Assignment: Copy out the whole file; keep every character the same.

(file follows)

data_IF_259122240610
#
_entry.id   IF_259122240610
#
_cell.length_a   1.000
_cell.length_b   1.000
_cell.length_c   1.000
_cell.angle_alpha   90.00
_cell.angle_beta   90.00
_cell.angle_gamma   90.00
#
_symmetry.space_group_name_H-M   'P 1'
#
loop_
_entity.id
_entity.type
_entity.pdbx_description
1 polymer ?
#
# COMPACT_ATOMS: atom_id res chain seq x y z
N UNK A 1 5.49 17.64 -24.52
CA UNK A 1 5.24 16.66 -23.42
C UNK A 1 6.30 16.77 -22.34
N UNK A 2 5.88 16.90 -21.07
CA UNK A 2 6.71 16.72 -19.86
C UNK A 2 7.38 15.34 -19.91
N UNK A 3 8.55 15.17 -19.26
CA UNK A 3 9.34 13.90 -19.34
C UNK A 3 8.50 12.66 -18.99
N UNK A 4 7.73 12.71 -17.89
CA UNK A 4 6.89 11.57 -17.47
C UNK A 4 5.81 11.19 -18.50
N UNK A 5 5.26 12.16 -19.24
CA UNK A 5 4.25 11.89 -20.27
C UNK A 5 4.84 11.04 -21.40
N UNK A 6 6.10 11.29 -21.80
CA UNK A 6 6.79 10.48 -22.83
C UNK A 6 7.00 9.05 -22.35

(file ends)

data_IF_259122240610
#
_entry.id   IF_259122240610
#
_cell.length_a   1.000
_cell.length_b   1.000
_cell.length_c   1.000
_cell.angle_alpha   90.00
_cell.angle_beta   90.00
_cell.angle_gamma   90.00
#
_symmetry.space_group_name_H-M   'P 1'
#
loop_
_entity.id
_entity.type
_entity.pdbx_description
1 polymer ?
#
# COMPACT_ATOMS: atom_id res chain seq x y z
N UNK A 1 5.49 17.64 -24.52
CA UNK A 1 5.24 16.66 -23.42
C UNK A 1 6.30 16.77 -22.34
N UNK A 2 5.88 16.90 -21.07
CA UNK A 2 6.71 16.72 -19.86
C UNK A 2 7.38 15.34 -19.91
N UNK A 3 8.55 15.17 -19.26
CA UNK A 3 9.34 13.90 -19.34
C UNK A 3 8.50 12.66 -18.99
N UNK A 4 7.73 12.71 -17.89
CA UNK A 4 6.89 11.57 -17.47
C UNK A 4 5.81 11.19 -18.50
N UNK A 5 5.26 12.16 -19.24
CA UNK A 5 4.25 11.89 -20.27
C UNK A 5 4.84 11.04 -21.40
N UNK A 6 6.10 11.29 -21.80
CA UNK A 6 6.79 10.48 -22.83
C UNK A 6 7.00 9.05 -22.35